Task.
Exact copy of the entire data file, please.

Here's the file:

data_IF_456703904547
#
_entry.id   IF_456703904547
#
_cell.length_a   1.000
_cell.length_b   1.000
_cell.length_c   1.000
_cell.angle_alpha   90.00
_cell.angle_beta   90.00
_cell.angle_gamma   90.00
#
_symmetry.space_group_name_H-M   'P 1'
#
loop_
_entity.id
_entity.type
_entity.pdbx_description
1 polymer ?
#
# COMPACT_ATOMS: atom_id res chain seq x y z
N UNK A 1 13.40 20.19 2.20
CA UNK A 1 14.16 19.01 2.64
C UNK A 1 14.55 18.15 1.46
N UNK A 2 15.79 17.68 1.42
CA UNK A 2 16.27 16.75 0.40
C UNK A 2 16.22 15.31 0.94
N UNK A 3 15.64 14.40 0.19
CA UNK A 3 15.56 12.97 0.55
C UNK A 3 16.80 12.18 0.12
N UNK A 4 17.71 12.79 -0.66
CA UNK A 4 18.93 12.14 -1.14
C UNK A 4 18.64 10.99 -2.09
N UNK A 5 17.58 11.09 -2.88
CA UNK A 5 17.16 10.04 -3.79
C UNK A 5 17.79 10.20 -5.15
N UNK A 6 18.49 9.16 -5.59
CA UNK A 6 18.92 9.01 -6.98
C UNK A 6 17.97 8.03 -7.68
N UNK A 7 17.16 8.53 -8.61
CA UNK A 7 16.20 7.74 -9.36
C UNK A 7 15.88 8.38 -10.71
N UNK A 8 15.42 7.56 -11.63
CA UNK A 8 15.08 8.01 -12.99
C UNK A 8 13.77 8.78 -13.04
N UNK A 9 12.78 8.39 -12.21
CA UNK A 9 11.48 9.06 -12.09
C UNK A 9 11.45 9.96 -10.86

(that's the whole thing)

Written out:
data_IF_456703904547
#
_entry.id   IF_456703904547
#
_cell.length_a   1.000
_cell.length_b   1.000
_cell.length_c   1.000
_cell.angle_alpha   90.00
_cell.angle_beta   90.00
_cell.angle_gamma   90.00
#
_symmetry.space_group_name_H-M   'P 1'
#
loop_
_entity.id
_entity.type
_entity.pdbx_description
1 polymer ?
#
# COMPACT_ATOMS: atom_id res chain seq x y z
N UNK A 1 13.40 20.19 2.20
CA UNK A 1 14.16 19.01 2.64
C UNK A 1 14.55 18.15 1.46
N UNK A 2 15.79 17.68 1.42
CA UNK A 2 16.27 16.75 0.40
C UNK A 2 16.22 15.31 0.94
N UNK A 3 15.64 14.40 0.19
CA UNK A 3 15.56 12.97 0.55
C UNK A 3 16.80 12.18 0.12
N UNK A 4 17.71 12.79 -0.66
CA UNK A 4 18.93 12.14 -1.14
C UNK A 4 18.64 10.99 -2.09
N UNK A 5 17.58 11.09 -2.88
CA UNK A 5 17.16 10.04 -3.79
C UNK A 5 17.79 10.20 -5.15
N UNK A 6 18.49 9.16 -5.59
CA UNK A 6 18.92 9.01 -6.98
C UNK A 6 17.97 8.03 -7.68
N UNK A 7 17.16 8.53 -8.61
CA UNK A 7 16.20 7.74 -9.36
C UNK A 7 15.88 8.38 -10.71
N UNK A 8 15.42 7.56 -11.63
CA UNK A 8 15.08 8.01 -12.99
C UNK A 8 13.77 8.78 -13.04
N UNK A 9 12.78 8.39 -12.21
CA UNK A 9 11.48 9.06 -12.09
C UNK A 9 11.45 9.96 -10.86